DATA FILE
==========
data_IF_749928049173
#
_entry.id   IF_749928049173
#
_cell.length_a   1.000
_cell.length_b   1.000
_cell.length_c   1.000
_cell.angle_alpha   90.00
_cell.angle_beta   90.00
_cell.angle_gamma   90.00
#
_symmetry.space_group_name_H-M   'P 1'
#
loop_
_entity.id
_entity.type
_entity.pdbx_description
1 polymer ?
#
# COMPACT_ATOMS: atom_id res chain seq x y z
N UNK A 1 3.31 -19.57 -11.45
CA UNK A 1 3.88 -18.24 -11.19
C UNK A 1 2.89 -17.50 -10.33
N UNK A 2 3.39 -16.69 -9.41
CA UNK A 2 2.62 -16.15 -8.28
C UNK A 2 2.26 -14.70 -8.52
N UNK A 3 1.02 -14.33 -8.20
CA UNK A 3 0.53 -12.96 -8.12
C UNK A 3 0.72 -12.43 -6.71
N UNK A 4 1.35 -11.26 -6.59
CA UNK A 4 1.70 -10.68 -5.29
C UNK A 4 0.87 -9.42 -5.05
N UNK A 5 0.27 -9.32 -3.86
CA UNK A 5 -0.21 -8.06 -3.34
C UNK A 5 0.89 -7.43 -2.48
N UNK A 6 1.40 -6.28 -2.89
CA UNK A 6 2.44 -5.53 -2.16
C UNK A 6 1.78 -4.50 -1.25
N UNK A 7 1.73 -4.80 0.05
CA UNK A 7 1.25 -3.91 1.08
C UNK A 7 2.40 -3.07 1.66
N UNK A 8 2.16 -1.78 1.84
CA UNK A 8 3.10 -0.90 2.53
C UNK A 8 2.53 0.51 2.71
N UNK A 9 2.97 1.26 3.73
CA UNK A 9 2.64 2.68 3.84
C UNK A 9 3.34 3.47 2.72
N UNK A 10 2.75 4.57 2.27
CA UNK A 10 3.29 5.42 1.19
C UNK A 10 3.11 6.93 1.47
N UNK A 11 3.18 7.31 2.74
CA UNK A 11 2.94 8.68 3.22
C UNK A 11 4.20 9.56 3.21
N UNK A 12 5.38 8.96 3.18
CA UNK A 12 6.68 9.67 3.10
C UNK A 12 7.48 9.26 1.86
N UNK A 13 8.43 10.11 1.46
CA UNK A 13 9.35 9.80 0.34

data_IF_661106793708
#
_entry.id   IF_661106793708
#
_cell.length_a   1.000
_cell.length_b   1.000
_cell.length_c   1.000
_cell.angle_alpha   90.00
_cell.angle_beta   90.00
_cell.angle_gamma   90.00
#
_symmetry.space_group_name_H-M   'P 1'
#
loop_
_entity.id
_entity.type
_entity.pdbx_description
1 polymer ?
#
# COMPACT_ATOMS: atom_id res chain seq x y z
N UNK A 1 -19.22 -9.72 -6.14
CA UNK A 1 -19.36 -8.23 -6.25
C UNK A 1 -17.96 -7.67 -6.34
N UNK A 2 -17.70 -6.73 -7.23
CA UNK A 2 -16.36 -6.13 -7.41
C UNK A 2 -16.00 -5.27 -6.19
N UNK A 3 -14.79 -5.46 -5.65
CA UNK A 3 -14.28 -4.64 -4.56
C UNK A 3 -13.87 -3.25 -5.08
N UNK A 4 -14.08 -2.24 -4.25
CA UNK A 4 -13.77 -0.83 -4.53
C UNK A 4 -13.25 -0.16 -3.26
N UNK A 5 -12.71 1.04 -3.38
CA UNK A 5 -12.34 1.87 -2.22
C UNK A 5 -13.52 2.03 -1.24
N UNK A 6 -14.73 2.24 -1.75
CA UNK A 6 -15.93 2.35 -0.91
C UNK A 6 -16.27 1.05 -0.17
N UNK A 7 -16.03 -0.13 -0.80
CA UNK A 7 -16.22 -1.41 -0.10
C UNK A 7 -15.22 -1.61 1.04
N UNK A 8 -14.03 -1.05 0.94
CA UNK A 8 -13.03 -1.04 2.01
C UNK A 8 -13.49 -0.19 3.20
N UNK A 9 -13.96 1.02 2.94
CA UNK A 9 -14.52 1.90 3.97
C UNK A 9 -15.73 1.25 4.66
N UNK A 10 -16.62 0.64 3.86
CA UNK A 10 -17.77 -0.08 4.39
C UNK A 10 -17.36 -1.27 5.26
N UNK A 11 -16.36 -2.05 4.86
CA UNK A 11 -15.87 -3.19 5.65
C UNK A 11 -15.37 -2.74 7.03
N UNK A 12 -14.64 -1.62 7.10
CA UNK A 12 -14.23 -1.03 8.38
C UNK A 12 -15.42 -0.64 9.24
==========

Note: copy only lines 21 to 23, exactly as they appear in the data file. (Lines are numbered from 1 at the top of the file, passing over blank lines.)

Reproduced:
N UNK A 1 3.31 -19.57 -11.45
CA UNK A 1 3.88 -18.24 -11.19
C UNK A 1 2.89 -17.50 -10.33